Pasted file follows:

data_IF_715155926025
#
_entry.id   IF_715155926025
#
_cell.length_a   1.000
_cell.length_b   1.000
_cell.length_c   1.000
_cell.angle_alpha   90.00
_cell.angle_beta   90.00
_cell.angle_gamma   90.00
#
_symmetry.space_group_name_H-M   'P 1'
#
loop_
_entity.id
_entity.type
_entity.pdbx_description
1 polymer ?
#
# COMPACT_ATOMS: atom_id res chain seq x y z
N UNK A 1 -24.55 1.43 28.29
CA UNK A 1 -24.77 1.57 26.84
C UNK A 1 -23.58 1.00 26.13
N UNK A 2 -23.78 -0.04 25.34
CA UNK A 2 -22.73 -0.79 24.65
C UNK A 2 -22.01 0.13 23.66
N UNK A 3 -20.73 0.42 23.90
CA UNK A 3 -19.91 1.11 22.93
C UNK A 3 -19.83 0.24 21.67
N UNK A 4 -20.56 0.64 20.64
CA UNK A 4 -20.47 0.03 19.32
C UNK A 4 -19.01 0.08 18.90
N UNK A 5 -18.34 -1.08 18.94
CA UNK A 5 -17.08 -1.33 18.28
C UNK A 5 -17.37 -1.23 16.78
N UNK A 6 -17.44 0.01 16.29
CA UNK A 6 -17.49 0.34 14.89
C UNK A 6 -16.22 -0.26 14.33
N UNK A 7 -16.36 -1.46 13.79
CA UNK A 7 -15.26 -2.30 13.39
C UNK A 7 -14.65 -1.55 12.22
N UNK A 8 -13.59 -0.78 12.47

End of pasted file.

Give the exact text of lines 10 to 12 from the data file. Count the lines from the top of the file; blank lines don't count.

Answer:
_cell.angle_gamma   90.00
#
_symmetry.space_group_name_H-M   'P 1'